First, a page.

For this mobile challenge we are giving an APK named ‘Swip3r’. As with the previous APK, we start our analysis by using apktool and loading it up into our emulator in order to get an understanding of the application. We will use Android’s adb tool to install the application. Below are a quick set of screenshot highlighting these steps.

[APK Tool]

[adb install]

[App icon in the emulator]

We will continue by doing some basic dynamic analysis of the application. This will give us a better understanding of what the challenge may require in order to be solved. The app launches with a button that says “Give me the child” Clicking it changes the screen to the character ‘Jared’ with “Your eyes can se so cruel…” on the bottom of the screen. Clicking on the screen doesn’t appear to do anything. As the name of the APK suggest, if we swipe we see that the screen changes to a baby crying with the text “0oo0oopps!: 1”. If we continue swiping the screen in a different direction, we see the text ““0oo0oopps: 2”. Once again swiping increases that number after the text. So it appears that the app tracks the number of times we swipe and as it suggests we are doing something wrong.

[Starting the app]

[Jared appears]

[Crying baby]

At this point we some understanding of the app by performing basic dynamic analysis. Let move to performing some static analysis of the APK structure and see if we find anything interesting.

The AndroidManifest.xml while an important file for APK analysis; this particular app’s manifest reveals nothing interesting. However, if we go into the lib folder we see the following two folders and each of them holds a native library: “”. My guess is this is not your typical android library and is a good guess this a custom library.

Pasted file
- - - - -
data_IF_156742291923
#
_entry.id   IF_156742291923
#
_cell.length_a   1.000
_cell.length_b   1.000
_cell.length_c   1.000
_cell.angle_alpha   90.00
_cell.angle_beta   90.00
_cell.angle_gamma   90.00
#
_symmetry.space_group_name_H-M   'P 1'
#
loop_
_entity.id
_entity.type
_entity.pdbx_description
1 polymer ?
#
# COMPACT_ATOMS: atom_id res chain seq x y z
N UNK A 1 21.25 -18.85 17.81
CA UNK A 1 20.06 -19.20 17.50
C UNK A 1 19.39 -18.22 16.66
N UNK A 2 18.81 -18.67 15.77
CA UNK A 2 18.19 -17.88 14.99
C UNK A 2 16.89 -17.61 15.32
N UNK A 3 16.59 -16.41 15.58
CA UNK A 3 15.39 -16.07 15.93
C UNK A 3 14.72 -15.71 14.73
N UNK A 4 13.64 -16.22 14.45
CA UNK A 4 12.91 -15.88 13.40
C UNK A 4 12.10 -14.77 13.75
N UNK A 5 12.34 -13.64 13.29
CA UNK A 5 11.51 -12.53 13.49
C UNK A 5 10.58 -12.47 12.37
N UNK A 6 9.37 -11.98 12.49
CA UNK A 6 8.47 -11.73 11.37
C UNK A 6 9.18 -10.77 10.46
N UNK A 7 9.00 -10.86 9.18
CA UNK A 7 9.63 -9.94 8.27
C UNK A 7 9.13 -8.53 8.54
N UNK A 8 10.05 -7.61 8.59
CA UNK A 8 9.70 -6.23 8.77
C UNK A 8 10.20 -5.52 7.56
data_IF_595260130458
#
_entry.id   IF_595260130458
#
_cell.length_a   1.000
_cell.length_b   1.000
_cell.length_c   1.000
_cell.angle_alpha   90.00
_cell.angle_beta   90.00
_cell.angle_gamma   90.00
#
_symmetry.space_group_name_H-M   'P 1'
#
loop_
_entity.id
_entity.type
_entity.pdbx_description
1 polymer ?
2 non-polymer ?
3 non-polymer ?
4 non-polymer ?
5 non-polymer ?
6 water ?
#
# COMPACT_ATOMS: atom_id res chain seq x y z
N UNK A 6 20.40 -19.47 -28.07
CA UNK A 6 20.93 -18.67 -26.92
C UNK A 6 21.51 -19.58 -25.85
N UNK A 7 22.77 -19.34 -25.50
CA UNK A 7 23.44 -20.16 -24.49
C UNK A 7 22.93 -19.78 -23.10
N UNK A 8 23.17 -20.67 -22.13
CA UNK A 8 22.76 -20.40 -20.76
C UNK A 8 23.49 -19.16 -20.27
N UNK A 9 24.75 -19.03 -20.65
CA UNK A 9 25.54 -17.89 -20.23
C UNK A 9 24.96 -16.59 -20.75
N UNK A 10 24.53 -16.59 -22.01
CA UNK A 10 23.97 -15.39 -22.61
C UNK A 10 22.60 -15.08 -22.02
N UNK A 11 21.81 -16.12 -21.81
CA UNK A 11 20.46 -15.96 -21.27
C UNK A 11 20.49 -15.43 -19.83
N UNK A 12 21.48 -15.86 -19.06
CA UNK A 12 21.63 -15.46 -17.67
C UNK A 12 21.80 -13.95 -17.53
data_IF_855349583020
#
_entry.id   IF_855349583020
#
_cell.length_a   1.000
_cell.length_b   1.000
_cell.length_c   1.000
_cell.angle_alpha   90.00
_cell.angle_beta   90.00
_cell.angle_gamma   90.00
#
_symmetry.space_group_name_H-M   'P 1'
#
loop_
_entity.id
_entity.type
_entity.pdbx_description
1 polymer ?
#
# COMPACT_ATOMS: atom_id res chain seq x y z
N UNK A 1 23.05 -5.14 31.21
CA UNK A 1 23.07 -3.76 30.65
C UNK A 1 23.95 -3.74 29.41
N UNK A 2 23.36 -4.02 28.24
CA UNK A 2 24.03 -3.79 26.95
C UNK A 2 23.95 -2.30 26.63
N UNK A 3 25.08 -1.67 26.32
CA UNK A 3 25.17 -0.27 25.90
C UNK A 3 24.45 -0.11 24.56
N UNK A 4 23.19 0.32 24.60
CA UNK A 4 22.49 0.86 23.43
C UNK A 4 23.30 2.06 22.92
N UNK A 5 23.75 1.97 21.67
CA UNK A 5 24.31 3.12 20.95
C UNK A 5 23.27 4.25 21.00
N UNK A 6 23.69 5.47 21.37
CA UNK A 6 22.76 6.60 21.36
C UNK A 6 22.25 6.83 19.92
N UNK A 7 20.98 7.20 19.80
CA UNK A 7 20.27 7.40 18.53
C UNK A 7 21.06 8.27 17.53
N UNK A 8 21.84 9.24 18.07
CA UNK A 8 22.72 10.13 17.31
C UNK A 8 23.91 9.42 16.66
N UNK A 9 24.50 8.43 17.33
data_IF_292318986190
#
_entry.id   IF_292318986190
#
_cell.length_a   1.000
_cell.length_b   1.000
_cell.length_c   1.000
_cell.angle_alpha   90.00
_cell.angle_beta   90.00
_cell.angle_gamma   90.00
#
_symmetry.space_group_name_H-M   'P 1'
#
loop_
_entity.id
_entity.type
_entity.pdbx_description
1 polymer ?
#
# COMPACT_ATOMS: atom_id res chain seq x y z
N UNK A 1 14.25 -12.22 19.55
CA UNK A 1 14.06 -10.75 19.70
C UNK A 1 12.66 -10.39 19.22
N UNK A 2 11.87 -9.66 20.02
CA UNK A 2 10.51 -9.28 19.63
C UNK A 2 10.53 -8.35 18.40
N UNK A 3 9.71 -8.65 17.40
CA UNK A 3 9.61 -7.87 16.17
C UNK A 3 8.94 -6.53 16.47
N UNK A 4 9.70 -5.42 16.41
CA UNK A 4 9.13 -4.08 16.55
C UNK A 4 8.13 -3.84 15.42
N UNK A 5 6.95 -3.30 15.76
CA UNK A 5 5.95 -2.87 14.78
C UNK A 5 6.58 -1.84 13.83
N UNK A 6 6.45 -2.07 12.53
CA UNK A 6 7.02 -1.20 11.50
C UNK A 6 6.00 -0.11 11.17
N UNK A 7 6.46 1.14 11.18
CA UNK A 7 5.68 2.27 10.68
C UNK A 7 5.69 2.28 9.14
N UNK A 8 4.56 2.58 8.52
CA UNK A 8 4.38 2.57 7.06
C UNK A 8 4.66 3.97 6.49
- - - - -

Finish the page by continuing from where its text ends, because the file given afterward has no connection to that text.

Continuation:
At this point we can either load the library on IDA or attempt to decompile the APK’s code using Bytecode Viewer. Why not both?

Let’s start with looking at the decompiled Java code. The application only has 2 classes: MainActivity.class & Swip3r.class. The Swip3r class is rather small and we can see that it sets the title and it starts the activity ‘MainActivity”.


Let us examine the code in the MainActivity.class. We can quickly see interesting strings we observed from our basic dynamic analysis. We see the app attempts to load the library: ‘swiipiin’. Lastly at the end of the class file we see two native methods being called: ‘wel()’ and ‘well()’. One which takes no parameters and the other takes eight parameters.

[oops strings]

[library loading]

[Native Methods]

At this point we know that app uses the native library with the two native methods. We can focus on finding where these two methods are being used and then moving to analyze the native library methods. The easy crude way is to just copy the decompiled code into Notepad++ and search for these native methods. We find that ‘wel()’ is used once in the OnCreate() method and ‘well()’ is used three times inside the onFling() method. Lastly, we can see that both methods after being called, its return value is being use to display a text.